How learning from the Trump phenomenon can make movements great again

Since it’s difficult for some of us to tear our attention away from the Donald Trump drama, we might as well learn what we can from it. I’m finding useful information in it for advancing the living revolution in the United States.

I’ll start with my brother Bob, a white working-class retiree in rural Pennsylvania. He finds only two of the presidential candidates appealing: Donald Trump and Bernie Sanders. In this view he has a lot of company, judging from journalistic reports from Iowa and elsewhere.

“Each of them,” Bob explains, “is independent of their parties. The Republican leaders don’t control Trump and the Democratic leaders don’t control Sanders. That’s good, because both parties got us into this mess, and there’s no reason to think they will get us out of it. The only president who can act for ordinary Americans would be one who has his own mandate instead of doing what the party leadership says.”

For people like my brother who believe that U.S. politics needs a big shake-up, the recent attacks on Trump by Mitt Romney and John McCain strengthen their belief in Trump’s independence from an oppressive and insecurity-making status quo.

I don’t know anyone on the left who would disagree with Bob about the major parties. Those who remember the Bill Clinton presidential era remember the success the Clintons had in reducing the influence on policy of the working class and pushing the Democratic Party to the right, in tandem with a Republican Party that was itself moving to the right.

Judging from polls, we Americans are not as a people moving rightward; in fact, in some ways we have been moving leftward. One result of these opposing trends has been the decline in legitimacy of the political class itself. Even the parties’ chief influencers took a hit: A 2015 Gallup poll on Americans’ confidence in U.S. institutions put “big business” second to last — above only Congress.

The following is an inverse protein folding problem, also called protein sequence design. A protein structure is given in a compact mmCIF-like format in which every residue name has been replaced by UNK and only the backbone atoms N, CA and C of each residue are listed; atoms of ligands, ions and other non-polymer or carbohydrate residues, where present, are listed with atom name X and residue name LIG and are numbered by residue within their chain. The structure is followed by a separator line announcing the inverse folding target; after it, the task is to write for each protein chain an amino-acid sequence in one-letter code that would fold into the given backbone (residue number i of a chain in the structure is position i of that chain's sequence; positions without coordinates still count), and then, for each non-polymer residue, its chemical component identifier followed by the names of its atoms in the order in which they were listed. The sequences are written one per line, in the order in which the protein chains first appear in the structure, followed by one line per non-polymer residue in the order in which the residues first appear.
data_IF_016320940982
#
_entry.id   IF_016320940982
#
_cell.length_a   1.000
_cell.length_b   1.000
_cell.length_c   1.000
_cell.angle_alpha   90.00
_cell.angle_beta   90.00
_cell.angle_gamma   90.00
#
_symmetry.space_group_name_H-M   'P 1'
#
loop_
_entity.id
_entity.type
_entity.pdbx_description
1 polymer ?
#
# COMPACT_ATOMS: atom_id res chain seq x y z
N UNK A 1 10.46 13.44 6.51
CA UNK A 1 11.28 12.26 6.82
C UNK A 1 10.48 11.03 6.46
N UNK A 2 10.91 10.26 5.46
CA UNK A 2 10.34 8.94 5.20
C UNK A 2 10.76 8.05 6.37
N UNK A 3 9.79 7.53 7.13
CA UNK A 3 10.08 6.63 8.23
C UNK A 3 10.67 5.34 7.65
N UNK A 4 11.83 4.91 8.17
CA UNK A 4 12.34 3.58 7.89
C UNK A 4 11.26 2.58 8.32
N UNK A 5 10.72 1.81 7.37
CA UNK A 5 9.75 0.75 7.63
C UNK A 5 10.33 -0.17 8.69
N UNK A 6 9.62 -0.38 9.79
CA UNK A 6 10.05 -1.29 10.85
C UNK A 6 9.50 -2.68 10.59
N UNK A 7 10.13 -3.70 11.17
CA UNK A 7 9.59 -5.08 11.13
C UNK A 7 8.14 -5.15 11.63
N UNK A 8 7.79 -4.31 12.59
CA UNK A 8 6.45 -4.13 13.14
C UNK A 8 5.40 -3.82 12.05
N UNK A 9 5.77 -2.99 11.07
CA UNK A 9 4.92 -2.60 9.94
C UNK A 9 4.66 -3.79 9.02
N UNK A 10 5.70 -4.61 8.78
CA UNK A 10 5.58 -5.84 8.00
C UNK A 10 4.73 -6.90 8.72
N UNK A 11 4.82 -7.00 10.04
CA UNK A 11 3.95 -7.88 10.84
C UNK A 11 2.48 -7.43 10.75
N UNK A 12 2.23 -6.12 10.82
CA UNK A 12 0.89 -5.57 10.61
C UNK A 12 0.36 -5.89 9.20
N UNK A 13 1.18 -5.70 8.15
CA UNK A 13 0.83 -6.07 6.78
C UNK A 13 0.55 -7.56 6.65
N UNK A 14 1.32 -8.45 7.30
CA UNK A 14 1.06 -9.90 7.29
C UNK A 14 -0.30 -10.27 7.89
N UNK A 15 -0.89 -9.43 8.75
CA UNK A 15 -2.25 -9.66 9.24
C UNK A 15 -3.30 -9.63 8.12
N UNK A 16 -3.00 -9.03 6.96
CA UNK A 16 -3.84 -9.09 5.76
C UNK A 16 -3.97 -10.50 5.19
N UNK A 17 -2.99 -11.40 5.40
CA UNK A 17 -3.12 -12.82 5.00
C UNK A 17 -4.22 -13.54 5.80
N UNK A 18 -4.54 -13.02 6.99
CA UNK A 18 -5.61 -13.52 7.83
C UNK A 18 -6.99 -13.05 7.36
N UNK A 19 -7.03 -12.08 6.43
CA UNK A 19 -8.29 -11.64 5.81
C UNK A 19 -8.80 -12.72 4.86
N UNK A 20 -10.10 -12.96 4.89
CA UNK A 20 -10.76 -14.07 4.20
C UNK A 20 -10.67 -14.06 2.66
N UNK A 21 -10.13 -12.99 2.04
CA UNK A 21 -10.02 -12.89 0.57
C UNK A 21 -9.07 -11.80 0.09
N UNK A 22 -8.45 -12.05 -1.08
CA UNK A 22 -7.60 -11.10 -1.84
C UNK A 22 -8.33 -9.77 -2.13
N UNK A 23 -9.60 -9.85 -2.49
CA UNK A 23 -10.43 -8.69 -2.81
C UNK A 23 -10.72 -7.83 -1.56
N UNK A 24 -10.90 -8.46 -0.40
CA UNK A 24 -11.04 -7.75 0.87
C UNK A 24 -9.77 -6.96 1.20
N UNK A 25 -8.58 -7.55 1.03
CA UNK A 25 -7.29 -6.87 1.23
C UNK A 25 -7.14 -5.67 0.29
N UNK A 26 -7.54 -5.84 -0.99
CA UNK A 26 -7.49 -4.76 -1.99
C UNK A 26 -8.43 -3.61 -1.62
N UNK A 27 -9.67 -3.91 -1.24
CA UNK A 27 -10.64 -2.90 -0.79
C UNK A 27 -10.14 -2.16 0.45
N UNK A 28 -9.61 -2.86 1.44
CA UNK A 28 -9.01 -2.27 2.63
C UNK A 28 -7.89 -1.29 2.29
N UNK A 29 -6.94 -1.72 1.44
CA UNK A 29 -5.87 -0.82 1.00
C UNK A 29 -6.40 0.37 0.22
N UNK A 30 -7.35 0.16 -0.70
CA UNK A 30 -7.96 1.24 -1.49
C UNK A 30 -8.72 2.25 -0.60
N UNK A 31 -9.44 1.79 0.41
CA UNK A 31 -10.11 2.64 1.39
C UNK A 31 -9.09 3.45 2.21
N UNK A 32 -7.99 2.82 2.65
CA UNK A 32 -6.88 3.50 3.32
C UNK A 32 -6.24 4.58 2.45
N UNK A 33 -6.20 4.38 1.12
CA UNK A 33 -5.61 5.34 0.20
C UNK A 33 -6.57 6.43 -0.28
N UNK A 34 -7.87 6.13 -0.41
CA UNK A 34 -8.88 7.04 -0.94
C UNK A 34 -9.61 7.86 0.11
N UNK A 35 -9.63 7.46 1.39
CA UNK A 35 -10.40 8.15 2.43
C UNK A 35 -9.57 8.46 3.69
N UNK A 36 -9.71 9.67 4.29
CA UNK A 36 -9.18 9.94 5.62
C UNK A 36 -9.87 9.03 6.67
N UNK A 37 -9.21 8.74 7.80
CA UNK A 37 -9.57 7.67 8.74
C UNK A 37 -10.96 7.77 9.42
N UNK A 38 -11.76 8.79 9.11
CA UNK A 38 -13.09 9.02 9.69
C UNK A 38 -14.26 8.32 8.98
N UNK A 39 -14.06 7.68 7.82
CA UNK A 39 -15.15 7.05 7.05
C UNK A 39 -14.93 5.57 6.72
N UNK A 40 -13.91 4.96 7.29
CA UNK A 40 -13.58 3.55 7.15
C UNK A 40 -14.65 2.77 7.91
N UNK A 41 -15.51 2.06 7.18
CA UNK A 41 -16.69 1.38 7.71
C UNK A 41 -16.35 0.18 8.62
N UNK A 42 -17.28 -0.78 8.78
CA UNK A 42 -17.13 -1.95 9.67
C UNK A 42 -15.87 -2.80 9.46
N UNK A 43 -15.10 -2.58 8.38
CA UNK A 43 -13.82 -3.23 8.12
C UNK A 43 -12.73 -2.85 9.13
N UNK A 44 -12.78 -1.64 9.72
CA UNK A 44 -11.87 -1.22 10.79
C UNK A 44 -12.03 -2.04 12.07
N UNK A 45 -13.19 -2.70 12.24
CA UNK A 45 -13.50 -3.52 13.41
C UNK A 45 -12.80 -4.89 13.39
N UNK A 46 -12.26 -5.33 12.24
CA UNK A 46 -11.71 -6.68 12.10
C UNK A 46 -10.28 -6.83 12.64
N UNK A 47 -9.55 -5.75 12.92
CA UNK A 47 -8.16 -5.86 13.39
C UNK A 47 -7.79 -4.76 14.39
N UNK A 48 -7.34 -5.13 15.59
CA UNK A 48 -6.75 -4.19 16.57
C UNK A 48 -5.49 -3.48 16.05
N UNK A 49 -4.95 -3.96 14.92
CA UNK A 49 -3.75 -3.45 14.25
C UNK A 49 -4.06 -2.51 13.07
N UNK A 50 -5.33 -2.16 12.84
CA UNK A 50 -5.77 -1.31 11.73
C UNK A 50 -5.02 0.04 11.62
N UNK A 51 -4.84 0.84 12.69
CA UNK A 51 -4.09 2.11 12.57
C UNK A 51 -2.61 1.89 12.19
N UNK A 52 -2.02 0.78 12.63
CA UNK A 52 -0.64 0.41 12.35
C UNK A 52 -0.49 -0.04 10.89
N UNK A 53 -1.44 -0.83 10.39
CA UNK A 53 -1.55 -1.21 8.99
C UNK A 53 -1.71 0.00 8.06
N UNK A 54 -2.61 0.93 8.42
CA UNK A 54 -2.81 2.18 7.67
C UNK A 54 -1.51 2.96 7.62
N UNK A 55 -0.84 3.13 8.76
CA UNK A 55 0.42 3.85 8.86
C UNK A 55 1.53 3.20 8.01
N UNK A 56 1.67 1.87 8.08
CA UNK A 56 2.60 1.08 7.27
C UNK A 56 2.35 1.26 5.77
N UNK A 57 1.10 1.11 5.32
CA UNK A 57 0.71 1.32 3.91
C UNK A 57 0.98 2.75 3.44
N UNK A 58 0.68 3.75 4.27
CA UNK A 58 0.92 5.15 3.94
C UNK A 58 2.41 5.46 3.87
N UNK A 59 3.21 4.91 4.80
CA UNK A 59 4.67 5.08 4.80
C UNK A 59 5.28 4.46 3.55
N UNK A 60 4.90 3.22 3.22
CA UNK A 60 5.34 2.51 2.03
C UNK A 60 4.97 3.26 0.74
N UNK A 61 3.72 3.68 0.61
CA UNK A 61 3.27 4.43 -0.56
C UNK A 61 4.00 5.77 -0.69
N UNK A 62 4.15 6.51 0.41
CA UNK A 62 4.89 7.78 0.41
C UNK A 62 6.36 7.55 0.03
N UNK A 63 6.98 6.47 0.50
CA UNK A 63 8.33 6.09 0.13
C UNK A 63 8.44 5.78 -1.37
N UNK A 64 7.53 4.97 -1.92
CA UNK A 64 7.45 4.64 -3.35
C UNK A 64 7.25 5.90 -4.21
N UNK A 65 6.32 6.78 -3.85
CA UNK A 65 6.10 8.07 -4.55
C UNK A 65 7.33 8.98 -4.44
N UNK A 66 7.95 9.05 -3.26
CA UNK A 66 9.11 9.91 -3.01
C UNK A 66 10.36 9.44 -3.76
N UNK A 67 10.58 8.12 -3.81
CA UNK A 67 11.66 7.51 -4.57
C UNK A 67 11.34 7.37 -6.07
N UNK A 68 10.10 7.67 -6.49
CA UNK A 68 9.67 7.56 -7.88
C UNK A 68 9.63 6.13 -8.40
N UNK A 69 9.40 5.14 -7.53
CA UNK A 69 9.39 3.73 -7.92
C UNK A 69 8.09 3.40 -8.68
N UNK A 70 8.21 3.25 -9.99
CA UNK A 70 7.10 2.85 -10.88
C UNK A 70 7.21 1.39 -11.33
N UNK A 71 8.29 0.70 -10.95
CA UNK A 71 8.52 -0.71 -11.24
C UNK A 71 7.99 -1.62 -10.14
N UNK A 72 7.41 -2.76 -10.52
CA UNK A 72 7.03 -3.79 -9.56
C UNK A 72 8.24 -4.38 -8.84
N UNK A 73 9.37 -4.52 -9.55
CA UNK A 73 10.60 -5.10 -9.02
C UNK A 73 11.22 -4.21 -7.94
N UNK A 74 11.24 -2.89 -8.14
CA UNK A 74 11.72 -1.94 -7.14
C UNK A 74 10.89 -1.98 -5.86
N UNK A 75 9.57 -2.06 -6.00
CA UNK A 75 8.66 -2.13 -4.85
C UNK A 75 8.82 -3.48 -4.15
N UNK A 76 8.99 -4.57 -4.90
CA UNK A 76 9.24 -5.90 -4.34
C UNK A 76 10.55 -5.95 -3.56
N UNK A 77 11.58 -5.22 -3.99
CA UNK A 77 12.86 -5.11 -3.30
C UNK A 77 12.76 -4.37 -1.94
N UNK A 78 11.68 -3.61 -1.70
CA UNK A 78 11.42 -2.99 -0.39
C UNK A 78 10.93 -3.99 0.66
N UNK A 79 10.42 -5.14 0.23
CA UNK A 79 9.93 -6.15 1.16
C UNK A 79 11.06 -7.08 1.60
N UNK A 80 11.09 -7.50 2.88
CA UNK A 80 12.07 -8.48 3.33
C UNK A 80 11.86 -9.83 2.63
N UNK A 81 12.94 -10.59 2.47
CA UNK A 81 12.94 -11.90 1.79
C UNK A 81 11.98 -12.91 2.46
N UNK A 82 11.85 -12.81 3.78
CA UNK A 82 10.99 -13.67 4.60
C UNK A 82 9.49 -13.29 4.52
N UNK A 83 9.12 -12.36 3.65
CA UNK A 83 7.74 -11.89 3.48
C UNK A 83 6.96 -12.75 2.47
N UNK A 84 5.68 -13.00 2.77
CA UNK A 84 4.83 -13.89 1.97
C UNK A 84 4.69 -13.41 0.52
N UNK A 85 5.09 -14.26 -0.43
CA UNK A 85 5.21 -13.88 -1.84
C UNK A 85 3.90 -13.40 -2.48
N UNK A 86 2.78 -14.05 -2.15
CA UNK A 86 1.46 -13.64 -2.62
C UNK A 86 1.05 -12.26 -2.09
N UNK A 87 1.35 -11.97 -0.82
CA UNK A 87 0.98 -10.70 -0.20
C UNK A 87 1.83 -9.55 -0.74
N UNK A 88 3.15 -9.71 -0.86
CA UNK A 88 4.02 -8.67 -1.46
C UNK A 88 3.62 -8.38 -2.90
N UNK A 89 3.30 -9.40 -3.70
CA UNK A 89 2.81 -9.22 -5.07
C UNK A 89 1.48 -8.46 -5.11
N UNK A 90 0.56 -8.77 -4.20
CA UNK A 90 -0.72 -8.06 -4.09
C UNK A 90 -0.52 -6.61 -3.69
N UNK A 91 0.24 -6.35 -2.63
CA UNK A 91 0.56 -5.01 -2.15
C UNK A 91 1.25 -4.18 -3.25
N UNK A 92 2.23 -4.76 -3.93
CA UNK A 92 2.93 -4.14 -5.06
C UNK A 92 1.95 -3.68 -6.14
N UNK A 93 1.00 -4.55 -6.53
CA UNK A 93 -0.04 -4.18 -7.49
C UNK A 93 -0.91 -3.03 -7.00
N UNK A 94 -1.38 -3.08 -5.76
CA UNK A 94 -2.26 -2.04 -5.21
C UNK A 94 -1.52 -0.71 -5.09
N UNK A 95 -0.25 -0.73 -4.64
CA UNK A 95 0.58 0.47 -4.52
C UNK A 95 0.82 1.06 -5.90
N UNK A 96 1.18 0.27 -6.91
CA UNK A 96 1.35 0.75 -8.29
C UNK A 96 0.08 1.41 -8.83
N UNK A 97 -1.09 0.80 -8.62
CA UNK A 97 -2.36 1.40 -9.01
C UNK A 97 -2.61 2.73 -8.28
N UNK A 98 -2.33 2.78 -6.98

Major party membership followed these trends. Both parties have lost members. More people registered “independent” even though that meant in many states they couldn’t vote in primaries. Even more striking are the increasing numbers who vote with their feet by not bothering to go to the polls on general election day.

Their logic is strong. For 30 years Gallup pollsters have found a steady majority of Americans saying that the government should redistribute wealth by imposing heavy taxes on the rich. Why should that majority — after decades of suffering the decline of jobs, schools, infrastructure and pensions while the rich pay lowered taxes — expect the major parties to reverse course?

Bottom line: It’s too superficial just to shake our heads in embarrassment about the latest Trump one-liner and moan about the “craziness” of American politics. When we look beneath the surface, we see my brother and millions of other people making sane and accurate judgments about a U.S. political system stacked against them.

What’s with the working class?

The mass media sometimes voice a familiar trope among middle-class progressives: “Why do working-class people vote against their own interests?” Sadly, the question itself betrays class bias: In reality, middle-class people vote against their own interests on a regular basis. The educational demographic that was first to see through the scam of the Vietnam war was the group that did not complete high school. This is not unusual. The AFL-CIO was issuing national protests against the Iraq war and the United States’ continued military intervention in Afghanistan, while mass middle-class associations were quiet or still clinging to the empire.